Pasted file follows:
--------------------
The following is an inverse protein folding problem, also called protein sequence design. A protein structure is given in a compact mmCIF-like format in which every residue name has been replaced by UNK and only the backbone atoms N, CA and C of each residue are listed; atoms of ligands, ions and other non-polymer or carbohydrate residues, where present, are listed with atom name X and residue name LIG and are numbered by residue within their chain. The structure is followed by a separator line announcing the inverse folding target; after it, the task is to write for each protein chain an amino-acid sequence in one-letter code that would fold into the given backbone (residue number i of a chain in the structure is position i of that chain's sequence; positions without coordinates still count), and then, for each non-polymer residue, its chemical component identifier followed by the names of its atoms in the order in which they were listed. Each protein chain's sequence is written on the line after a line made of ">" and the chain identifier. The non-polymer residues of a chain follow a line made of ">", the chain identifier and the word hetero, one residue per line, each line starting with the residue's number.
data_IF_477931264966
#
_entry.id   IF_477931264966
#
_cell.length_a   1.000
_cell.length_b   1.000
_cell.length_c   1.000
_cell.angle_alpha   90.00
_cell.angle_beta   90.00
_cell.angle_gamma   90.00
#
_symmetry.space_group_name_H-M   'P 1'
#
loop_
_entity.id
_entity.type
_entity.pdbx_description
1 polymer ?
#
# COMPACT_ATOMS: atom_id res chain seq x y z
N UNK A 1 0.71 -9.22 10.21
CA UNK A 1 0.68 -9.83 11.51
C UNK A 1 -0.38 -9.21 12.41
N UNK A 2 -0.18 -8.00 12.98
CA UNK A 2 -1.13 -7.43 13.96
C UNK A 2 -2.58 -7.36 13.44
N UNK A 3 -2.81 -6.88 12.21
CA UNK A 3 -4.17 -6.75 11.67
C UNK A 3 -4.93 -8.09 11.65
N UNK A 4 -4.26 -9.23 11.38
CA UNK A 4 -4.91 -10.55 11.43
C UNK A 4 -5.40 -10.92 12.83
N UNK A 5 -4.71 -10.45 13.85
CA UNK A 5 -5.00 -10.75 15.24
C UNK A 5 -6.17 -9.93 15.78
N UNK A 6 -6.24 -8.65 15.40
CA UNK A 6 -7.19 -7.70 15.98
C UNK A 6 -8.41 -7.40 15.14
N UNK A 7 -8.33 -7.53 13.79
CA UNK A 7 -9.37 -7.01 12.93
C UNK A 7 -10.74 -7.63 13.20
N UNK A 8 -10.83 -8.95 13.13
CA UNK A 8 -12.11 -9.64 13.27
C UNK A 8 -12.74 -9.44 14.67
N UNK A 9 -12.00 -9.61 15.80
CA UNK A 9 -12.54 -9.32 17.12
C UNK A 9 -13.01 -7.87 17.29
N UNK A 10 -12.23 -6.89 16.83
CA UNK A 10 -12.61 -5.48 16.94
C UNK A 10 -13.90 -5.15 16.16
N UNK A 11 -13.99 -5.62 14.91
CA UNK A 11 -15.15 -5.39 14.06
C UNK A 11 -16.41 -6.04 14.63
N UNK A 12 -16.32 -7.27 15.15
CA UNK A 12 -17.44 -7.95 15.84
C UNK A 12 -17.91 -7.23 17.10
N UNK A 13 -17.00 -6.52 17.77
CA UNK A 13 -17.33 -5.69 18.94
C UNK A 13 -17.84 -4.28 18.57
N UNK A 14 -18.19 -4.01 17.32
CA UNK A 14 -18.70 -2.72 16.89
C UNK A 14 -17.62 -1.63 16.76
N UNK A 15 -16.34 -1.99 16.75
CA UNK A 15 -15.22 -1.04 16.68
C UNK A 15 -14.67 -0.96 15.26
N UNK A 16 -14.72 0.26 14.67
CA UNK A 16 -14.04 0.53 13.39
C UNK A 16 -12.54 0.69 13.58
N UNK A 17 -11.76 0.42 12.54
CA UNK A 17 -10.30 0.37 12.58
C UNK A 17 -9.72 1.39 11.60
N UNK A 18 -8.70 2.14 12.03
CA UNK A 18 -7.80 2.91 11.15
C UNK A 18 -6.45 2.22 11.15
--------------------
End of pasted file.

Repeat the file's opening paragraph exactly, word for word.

The following is an inverse protein folding problem, also called protein sequence design. A protein structure is given in a compact mmCIF-like format in which every residue name has been replaced by UNK and only the backbone atoms N, CA and C of each residue are listed; atoms of ligands, ions and other non-polymer or carbohydrate residues, where present, are listed with atom name X and residue name LIG and are numbered by residue within their chain. The structure is followed by a separator line announcing the inverse folding target; after it, the task is to write for each protein chain an amino-acid sequence in one-letter code that would fold into the given backbone (residue number i of a chain in the structure is position i of that chain's sequence; positions without coordinates still count), and then, for each non-polymer residue, its chemical component identifier followed by the names of its atoms in the order in which they were listed. Each protein chain's sequence is written on the line after a line made of ">" and the chain identifier. The non-polymer residues of a chain follow a line made of ">", the chain identifier and the word hetero, one residue per line, each line starting with the residue's number.